- neural crest - A cell region at edge of neural plate, then atop the neural folds, that remains outside and initially dorsal to the neural tube when it forms. These paired dorsal lateral streaks of cells migrate throughout the embryo and can differentiate into many different cell types (= pluripotential). Those that remain on the dorsal neural tube form the sensory spinal ganglia (DRG), those that migrate ventrally form the sympatheitic ganglia. Neural crest cells also migrate into the somites and regions throught the entire embryo.
- neural folds - The central region of the trilaminar embryo ectoderm called the neural plate region folds dorsally, generating two neural folds, which later fuse to form the neural tube. The mid-line depression between the two folds is described as the neural groove. In humans at approximately day 18-19 post-fertilization to form the neural groove, which then fuses to form an initially open at either end hollow neural tube. The neural tube forms the central nervous system (brain and spinal cord). Developmental sequence: neural plate ->(day 18-19) neural groove -> neural tube -> Central Nervous System -> brain and spinal cord.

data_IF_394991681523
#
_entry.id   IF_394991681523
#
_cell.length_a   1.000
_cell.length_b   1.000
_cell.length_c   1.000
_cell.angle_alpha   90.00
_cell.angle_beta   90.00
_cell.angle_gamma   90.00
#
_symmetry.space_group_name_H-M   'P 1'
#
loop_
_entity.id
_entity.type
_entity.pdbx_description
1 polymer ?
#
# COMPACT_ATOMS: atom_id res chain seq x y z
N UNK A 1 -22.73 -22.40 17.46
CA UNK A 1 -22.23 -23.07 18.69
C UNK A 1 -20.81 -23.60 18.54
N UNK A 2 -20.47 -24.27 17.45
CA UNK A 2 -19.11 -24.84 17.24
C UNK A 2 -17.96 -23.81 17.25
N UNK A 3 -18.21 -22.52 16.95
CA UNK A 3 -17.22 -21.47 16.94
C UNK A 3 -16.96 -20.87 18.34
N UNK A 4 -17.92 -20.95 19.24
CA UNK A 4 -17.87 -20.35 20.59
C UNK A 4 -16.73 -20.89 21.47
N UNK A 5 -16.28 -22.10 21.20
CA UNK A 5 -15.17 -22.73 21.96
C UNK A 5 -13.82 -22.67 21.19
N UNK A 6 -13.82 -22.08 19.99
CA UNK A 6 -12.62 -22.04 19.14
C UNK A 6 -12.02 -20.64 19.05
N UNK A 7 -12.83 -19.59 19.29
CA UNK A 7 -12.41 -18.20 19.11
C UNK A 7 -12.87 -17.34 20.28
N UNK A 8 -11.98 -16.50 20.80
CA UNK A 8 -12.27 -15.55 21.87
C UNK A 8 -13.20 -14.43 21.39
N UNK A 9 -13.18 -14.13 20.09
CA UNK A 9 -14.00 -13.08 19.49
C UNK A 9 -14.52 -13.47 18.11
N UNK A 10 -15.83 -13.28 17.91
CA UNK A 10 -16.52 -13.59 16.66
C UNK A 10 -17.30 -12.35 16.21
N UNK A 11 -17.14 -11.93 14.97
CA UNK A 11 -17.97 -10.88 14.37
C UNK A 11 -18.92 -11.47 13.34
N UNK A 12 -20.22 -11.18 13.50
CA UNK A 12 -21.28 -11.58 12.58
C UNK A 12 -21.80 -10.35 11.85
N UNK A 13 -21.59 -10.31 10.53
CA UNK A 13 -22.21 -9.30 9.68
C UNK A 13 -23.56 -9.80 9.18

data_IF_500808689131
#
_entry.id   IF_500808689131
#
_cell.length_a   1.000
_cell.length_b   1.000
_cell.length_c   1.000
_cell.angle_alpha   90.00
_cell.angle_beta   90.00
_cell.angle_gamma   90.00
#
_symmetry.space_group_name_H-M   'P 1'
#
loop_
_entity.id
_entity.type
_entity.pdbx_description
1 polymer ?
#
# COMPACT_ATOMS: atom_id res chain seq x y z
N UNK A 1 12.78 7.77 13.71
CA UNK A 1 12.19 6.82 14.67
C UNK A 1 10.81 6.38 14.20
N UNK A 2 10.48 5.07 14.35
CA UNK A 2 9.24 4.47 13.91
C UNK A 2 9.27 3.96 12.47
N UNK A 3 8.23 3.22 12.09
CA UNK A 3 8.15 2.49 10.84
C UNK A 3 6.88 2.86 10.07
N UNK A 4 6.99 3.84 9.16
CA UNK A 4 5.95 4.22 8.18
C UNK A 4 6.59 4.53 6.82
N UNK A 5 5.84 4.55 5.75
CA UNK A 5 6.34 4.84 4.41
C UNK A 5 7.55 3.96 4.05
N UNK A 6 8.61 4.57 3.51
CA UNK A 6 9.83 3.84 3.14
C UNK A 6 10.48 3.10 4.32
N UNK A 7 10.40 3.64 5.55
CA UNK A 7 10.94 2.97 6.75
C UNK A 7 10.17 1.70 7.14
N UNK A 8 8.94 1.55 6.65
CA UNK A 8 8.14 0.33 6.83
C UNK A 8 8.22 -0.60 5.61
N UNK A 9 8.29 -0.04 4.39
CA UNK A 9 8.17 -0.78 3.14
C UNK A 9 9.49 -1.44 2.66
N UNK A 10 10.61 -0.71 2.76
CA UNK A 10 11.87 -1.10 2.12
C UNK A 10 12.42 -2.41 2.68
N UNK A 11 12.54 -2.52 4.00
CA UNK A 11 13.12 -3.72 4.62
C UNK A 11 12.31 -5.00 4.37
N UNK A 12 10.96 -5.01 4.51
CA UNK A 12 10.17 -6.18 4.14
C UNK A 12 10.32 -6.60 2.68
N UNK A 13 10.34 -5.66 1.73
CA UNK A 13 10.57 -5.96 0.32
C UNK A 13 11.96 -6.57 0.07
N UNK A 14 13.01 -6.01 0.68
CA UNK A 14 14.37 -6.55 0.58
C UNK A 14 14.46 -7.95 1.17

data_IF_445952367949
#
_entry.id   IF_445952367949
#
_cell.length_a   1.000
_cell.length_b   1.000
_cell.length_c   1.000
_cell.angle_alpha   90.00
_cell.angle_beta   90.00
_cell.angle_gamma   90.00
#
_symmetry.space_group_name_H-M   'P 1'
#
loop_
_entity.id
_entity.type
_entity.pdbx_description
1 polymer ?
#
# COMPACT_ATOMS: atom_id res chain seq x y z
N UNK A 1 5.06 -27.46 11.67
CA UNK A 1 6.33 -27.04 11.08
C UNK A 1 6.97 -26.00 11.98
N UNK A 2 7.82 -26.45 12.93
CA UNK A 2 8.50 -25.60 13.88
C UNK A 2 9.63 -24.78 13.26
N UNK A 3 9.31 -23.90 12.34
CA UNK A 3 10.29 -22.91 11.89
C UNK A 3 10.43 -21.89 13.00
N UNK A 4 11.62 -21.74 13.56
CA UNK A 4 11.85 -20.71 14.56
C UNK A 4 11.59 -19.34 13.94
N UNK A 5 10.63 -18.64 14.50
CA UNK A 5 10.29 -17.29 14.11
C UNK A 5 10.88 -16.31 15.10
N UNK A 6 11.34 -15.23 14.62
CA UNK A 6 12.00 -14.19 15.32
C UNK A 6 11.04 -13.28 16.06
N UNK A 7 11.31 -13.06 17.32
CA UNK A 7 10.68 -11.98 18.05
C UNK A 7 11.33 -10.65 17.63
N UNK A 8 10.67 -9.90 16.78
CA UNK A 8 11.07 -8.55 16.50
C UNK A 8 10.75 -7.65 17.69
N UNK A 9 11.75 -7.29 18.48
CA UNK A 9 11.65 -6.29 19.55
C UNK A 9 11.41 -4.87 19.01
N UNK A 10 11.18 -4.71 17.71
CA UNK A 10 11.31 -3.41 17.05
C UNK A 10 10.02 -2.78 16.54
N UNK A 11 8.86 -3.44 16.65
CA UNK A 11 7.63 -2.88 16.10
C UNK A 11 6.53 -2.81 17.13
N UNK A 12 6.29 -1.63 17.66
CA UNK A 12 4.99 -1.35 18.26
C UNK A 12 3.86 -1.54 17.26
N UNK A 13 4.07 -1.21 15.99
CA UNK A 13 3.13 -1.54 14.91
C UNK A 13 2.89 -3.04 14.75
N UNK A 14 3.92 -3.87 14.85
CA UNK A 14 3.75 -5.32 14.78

- neural plate - The first stage in early development of the central nervous system. In the trilaminar embryo (ectoderm, mesoderm, endoderm) the central region of the ectoderm (in the midline above the mesodermal notochord) initially forms a columnar epithelium described as the neural plate. This epithelium will fold dorsally to form the neural groove, which then fuses to form an initially open at either end hollow neural tube. The neural tube forms the central nervous system (brain and spinal cord). Developmental sequence: neural plate -> neural groove -> neural tube -> Central Nervous System -> brain and spinal cord.
- neural tube - The third stage in early development of the central nervous system. In the trilaminar embryo (ectoderm, mesoderm, endoderm) the central region of the ectoderm (in the midline above the mesodermal notochord) initially forms a columnar epithelium described as the neural plate. This epithelium will fold dorsally to form the neural groove, which then fuses to form an initially open at either end hollow neural tube. The neural tube forms the central nervous system (brain and spinal cord). Developmental sequence: neural plate -> neural groove -> neural tube -> Central Nervous System -> brain and spinal cord.